3. Nothing good is cheap. A Longines watch my wife bought in NZ for $460 was priced at Y25,600 (NZ$5,120) in Shanghai.
  4. The China Daily reports that the money for many railroad and highway projects has run out. Evidence of this is plain to see with unfinished bridges a common sight. The same report says that many migrant workers have not been paid wages for up to 4 months. (Could only happen in a Socialist Paradise!)

China has one of the most lopsided economies in history. Investment (in things like bridges, railways, apartments etc.) represents nearly 50 per cent of economic output. In its industrialisation phase in the late 1960s, not even Japan was so dependent on investment spending to generate economic growth.

And when that spending is fuelled by credit (using pumped up land values as collateral) you get price inflation and poorly allocated resources. This is what our DR reader sees on the ground in China.

So enjoy this stock market rally while it lasts. The Europeans have filled the punchbowl and turned up the music. Everyone is dancing.

But like the Troubled Asset Relief Program (the US bank bailout) based rally in 2008, this one will also fade. Within a few months, it will be evident the debt crisis is spreading. If we have learned anything over the past few years, it is that government interference in the market mechanism creates tremendous distortions.

These distortions don’t manifest straight away. While they are building, false hope and optimism cloud their emergence. But we can guarantee that unintended consequences are already unfolding. When they will show themselves is anyone’s guess.

So while the music’s blaring, it might be worth nonchalantly making your way to the door. Because when the music stops this time around, the exits will get very crowded.

Greg Canavan
for Markets and Money

Greg Canavan
Greg Canavan is a contributing Editor of Markets and Money and is the foremost authority for retail investors on value investing in Australia. He is a former head of Australasian Research for an Australian asset-management group and has been a regular guest on CNBC, Sky Business’s The Perrett Report and Lateline Business. Greg is also the editor of Crisis & Opportunity, an investment publication designed to help investors profit from companies and stocks that are undervalued on the market. To follow Greg's financial world view more closely you can subscribe to Markets and Money for free here. If you’re already a Markets and Money subscriber, then we recommend you also join him on Google+. It's where he shares investment research, commentary and ideas that he can't always fit into his regular Markets and Money emails. For more on Greg go here.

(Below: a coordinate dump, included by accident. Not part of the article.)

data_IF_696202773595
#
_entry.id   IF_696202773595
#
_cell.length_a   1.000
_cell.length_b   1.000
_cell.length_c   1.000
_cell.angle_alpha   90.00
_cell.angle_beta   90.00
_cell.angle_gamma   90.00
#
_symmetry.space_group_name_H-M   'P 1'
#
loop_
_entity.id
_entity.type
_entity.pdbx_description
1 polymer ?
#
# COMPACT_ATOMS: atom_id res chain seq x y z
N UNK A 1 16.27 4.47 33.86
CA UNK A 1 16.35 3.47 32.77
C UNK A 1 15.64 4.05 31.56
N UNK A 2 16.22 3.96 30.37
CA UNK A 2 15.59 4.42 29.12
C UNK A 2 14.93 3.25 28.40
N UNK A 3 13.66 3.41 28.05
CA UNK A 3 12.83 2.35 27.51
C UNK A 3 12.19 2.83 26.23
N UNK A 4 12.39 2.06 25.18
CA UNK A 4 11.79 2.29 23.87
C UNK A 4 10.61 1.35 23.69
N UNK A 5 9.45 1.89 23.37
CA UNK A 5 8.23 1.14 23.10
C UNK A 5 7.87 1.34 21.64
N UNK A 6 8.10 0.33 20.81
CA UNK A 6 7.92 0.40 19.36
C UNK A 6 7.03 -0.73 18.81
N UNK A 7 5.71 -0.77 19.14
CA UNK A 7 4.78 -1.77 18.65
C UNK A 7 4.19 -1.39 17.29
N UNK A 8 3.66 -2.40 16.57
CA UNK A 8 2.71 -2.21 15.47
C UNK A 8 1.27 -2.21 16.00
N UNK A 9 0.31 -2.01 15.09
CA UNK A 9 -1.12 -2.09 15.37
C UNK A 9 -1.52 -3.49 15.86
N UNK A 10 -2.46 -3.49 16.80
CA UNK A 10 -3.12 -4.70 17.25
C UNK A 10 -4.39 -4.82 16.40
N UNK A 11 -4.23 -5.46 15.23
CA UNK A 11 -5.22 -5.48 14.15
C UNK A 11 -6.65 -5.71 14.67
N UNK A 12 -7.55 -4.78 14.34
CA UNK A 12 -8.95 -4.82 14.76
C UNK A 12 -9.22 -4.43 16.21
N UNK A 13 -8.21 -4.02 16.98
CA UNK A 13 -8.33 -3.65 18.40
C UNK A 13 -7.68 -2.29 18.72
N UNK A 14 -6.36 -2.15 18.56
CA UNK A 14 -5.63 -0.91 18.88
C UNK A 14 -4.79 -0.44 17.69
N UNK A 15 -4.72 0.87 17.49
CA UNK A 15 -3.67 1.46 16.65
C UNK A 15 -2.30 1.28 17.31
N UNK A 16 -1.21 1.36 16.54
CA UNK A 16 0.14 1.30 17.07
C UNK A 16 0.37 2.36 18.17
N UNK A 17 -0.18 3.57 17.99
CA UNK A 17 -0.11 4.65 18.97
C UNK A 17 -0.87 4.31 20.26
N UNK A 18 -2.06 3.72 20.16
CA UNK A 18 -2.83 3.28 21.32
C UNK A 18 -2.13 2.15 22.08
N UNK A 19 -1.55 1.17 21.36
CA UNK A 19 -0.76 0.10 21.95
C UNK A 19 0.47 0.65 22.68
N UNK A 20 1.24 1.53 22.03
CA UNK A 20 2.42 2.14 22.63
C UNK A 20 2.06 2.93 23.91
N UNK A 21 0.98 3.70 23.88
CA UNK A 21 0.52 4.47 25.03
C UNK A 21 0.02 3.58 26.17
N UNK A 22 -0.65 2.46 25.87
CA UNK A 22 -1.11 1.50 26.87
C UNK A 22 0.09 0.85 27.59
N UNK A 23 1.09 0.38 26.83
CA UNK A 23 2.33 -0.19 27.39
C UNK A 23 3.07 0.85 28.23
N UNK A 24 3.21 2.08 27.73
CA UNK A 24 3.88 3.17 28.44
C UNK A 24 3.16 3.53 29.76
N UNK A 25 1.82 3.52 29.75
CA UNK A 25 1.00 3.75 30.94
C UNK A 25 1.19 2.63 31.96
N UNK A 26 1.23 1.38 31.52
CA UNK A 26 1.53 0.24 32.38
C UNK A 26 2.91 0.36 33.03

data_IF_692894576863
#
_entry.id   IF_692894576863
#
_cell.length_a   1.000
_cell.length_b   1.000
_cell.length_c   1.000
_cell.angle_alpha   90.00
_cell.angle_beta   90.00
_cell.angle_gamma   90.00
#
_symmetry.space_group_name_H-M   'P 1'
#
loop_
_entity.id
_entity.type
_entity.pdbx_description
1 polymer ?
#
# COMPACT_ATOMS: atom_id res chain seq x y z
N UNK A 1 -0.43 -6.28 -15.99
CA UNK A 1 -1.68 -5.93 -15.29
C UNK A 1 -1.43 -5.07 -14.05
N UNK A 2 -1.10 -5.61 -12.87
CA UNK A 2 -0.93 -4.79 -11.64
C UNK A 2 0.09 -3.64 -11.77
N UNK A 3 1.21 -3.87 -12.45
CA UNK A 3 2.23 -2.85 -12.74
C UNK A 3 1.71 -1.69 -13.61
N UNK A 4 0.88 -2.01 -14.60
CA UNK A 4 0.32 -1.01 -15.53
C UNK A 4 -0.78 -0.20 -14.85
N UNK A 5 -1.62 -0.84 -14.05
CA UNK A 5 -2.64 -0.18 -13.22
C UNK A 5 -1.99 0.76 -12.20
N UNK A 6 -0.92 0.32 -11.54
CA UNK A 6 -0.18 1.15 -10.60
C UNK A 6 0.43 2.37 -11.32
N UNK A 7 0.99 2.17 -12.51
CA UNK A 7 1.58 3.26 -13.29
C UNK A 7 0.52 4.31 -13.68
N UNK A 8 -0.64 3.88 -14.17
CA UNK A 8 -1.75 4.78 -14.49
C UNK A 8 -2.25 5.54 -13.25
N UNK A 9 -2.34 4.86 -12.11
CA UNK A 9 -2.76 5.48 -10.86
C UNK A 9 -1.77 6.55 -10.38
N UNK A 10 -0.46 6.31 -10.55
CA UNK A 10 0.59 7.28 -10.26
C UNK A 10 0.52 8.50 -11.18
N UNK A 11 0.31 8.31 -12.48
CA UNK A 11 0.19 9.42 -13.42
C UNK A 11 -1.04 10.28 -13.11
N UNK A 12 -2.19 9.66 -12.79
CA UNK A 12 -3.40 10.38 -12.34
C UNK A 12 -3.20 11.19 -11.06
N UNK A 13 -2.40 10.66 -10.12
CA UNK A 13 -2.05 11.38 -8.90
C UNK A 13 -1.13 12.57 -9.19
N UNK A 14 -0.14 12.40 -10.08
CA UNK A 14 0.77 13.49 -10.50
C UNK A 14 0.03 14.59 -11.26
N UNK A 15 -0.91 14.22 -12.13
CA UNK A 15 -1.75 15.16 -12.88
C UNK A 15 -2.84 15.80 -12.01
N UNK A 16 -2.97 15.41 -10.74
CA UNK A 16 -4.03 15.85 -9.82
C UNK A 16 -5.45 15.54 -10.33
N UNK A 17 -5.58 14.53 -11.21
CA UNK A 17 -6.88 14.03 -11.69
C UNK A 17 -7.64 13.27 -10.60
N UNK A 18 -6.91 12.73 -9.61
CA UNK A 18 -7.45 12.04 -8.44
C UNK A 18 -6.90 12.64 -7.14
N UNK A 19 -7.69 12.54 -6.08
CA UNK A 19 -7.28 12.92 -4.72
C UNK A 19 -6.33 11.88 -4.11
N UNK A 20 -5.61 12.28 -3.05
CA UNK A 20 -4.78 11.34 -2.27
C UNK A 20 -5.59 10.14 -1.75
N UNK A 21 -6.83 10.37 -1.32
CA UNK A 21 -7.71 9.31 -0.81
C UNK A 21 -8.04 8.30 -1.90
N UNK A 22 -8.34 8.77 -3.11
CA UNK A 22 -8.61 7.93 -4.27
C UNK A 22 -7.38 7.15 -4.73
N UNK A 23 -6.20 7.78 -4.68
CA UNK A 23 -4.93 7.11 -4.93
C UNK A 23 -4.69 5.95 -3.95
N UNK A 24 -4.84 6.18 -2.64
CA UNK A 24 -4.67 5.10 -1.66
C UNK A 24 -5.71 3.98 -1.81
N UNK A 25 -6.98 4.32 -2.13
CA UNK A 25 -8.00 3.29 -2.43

Leave a Reply

3 Comments on "Locate the Exits"

Notify of
Sort by:   newest | oldest | most voted
SC in Hong Kong. Thanks Greg you stole my thunder, actually those protesters are trashing real estate offices, as the developers are offering discounts of 30%, to new buyers, no wonder they are getting nasty, welcome to capitalism. Is it reported in Australia that contracts for Iron Ore are now using spot?, as it is reported here prices per tonne are $10 down (30%). As for China’s rapid growth, well that’s the problem, too rapid, using debt to finance the projects they had to have, and now its turned on them. The next three months China will be experiencing interesting… Read more »

Post script to above: I finished to early, the important observation was that, the crowds were not there, and sales assistants standing around looking bored. Most shops were empty, and this is on a friday. A “legco” government minister has warned, for the second time, of a sharp downtown. It is refreshing to see a responsible government spokesman being honest. Would that it be so in other countries, including Australia.


Europe needs more money to rebalance its books.
Currency debasement is the only means of producing the ‘real’ money needed to redress these inbalances.
Anything other than this (despite what the German’s want) is a fudge, and it doesn’t matter how big the fudge becomes, it still remains a fudge.

This will not cure the ills of Europe, but, since their problems are small fry by comparison to their cousins across the atlantic, perhaps it serves as an adequate distraction from the World’s real problems, for the time being anyway.

Letters will be edited for clarity, punctuation, spelling and length. Abusive or off-topic comments will not be posted. We will not post all comments.
If you would prefer to email the editor, you can do so by sending an email to letters@dailyreckoning.com.au